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post #4 of 16 (permalink) Old 05-11-2006, 12:21 PM
 
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Re: String tension, noob question

there's a noticeable difference in string tension (not scale length) between fixed bridges and floating trems. since the trem floats on floyds, it 'gives' when you bend and vibrato, making the strings feel more slack. even when not bending or using vibrato, you can tell the difference. strings feel flimsier on floating bridges.
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post #5 of 16 (permalink) Old 05-11-2006, 08:42 PM
 
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Re: String tension, noob question

Quote:
Originally Posted by eviltwin
If you are talking about feel, there are huge differences, for example when bending up.

That's generally referred to as string tension (Not the crap you can read on the back of a packet of strings, ) It's the noticable difference in the way the string tension changes (Delta string tension) when fretting strings on different guitars. Where a fixed bridge isn't flexible at all a floating trem has its springs to add to the tension. When the trem gives in a bit you're adding (distance)x(spring constant)x(3 springs)x(complex trigonometric math mess) to the string tension. The springs in my Universe have a higher spring constant thus add more to the string tension than for instance my Jems. Delta Fst is higher.
On the Gibson design you can raise the string tension by raising the angle between the tune-o-matic and the stopbar. There's your feel.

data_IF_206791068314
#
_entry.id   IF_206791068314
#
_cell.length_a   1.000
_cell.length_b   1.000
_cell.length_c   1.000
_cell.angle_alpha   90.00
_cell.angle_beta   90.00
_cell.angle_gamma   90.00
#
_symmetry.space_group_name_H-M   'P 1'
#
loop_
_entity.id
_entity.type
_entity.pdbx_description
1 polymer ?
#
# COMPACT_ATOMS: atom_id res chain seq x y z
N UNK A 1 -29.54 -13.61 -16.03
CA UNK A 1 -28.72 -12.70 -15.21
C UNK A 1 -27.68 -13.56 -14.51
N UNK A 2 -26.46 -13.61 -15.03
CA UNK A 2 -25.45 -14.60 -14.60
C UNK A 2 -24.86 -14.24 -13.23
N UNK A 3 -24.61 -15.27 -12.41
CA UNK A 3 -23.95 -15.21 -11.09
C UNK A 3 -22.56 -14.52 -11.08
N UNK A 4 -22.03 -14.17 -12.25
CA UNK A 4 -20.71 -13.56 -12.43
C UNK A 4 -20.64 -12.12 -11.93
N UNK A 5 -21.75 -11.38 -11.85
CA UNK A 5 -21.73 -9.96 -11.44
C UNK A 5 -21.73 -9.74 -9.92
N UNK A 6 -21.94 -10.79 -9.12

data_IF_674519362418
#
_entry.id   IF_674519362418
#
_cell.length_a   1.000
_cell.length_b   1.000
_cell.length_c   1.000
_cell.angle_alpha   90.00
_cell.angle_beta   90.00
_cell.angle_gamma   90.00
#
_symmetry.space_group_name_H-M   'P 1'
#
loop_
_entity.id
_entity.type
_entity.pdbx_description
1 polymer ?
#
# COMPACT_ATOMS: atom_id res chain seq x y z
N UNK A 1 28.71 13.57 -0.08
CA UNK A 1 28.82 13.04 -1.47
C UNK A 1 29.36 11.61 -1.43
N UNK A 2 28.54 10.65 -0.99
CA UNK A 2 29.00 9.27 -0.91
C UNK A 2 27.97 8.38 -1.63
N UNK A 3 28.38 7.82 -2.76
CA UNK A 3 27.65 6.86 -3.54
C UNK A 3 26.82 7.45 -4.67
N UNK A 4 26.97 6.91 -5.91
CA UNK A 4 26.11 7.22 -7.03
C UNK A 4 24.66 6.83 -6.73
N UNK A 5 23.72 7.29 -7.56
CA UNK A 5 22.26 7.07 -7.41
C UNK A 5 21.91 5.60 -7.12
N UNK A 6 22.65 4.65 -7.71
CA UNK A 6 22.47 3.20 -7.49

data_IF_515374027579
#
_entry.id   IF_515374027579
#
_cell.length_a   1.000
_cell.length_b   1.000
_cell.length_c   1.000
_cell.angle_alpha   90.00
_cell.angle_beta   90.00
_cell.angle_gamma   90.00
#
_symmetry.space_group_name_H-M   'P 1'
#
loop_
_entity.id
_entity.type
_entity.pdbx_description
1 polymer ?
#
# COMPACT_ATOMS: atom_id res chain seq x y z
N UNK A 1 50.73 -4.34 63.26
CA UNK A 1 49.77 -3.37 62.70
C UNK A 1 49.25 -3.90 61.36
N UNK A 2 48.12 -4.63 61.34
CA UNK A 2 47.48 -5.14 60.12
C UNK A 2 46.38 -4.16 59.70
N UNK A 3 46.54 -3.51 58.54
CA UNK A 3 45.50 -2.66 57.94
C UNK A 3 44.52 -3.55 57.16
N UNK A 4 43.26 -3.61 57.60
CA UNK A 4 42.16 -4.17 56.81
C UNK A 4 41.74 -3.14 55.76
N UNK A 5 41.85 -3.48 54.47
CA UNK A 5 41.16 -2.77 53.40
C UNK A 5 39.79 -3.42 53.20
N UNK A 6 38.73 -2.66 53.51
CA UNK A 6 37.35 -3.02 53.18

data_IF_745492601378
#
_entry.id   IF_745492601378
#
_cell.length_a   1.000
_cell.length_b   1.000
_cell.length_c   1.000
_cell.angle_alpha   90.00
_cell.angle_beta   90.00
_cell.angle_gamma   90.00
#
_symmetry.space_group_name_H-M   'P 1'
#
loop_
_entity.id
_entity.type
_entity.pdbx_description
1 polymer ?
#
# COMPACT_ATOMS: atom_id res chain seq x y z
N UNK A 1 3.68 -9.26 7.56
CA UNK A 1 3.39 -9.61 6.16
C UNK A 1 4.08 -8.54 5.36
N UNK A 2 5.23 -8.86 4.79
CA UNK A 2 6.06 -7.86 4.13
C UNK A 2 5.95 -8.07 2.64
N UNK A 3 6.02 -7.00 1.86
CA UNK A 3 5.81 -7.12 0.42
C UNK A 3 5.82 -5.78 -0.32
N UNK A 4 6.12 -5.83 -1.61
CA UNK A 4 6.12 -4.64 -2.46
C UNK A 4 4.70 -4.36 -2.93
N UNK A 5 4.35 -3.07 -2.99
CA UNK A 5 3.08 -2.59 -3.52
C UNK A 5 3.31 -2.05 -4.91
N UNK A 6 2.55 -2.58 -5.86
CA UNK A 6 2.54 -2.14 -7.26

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post #6 of 16 (permalink) Old 05-11-2006, 09:02 PM
 
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Re: String tension, noob question

I have an RG550, which I use 10's on, and I bought an RGA321FSPB last summer (which has a fixed bridge; no locking trem), which I put 10's on (it came from Ibanez with 9's).

I stretched the living **** out of the 10's on the RGA, adjusted the neck and the action and they STILL felt too stiff. So, I HAD to lower them to 9's on the RGA in order to play comfortably.
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post #7 of 16 (permalink) Old 05-11-2006, 09:18 PM
 
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Re: String tension, noob question

Gotta agree with eviltwin - same string tuned to the same note equals the same string tension, period.
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post #8 of 16 (permalink) Old 05-11-2006, 10:15 PM